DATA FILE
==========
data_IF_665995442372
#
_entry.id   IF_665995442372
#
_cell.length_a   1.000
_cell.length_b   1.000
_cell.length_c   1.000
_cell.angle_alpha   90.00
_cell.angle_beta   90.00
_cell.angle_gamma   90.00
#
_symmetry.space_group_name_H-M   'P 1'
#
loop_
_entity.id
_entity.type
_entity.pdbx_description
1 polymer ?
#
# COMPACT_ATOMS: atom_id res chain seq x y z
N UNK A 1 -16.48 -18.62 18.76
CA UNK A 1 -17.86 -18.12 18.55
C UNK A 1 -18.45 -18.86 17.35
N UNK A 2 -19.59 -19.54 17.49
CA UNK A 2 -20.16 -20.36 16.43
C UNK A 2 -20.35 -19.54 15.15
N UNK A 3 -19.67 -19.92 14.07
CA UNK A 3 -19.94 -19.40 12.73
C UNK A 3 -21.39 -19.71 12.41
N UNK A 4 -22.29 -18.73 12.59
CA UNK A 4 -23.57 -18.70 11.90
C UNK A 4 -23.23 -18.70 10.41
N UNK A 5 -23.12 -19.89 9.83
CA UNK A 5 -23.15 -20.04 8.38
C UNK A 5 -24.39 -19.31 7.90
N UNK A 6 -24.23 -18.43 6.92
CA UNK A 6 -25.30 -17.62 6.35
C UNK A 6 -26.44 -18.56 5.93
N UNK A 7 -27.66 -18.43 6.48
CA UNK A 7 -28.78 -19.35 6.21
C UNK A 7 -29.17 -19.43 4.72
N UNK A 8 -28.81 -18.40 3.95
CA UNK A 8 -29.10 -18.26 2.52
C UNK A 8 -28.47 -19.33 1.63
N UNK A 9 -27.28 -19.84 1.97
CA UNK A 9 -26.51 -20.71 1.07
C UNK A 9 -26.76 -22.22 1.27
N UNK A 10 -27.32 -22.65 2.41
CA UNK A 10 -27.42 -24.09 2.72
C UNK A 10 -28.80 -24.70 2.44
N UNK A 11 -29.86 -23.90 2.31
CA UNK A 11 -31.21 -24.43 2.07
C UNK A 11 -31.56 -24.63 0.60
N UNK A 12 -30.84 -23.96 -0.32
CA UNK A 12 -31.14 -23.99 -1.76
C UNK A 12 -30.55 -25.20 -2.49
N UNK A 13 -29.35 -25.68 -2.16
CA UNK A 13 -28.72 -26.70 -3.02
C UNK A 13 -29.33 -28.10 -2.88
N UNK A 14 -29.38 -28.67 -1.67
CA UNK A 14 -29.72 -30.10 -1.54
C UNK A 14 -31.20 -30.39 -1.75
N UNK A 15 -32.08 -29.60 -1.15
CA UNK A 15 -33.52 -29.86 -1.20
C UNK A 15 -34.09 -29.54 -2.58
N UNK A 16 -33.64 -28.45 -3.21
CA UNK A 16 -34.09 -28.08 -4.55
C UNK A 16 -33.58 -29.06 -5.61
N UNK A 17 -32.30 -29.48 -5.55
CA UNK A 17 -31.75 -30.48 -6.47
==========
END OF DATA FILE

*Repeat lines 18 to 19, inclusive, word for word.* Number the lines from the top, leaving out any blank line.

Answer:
1 polymer ?
#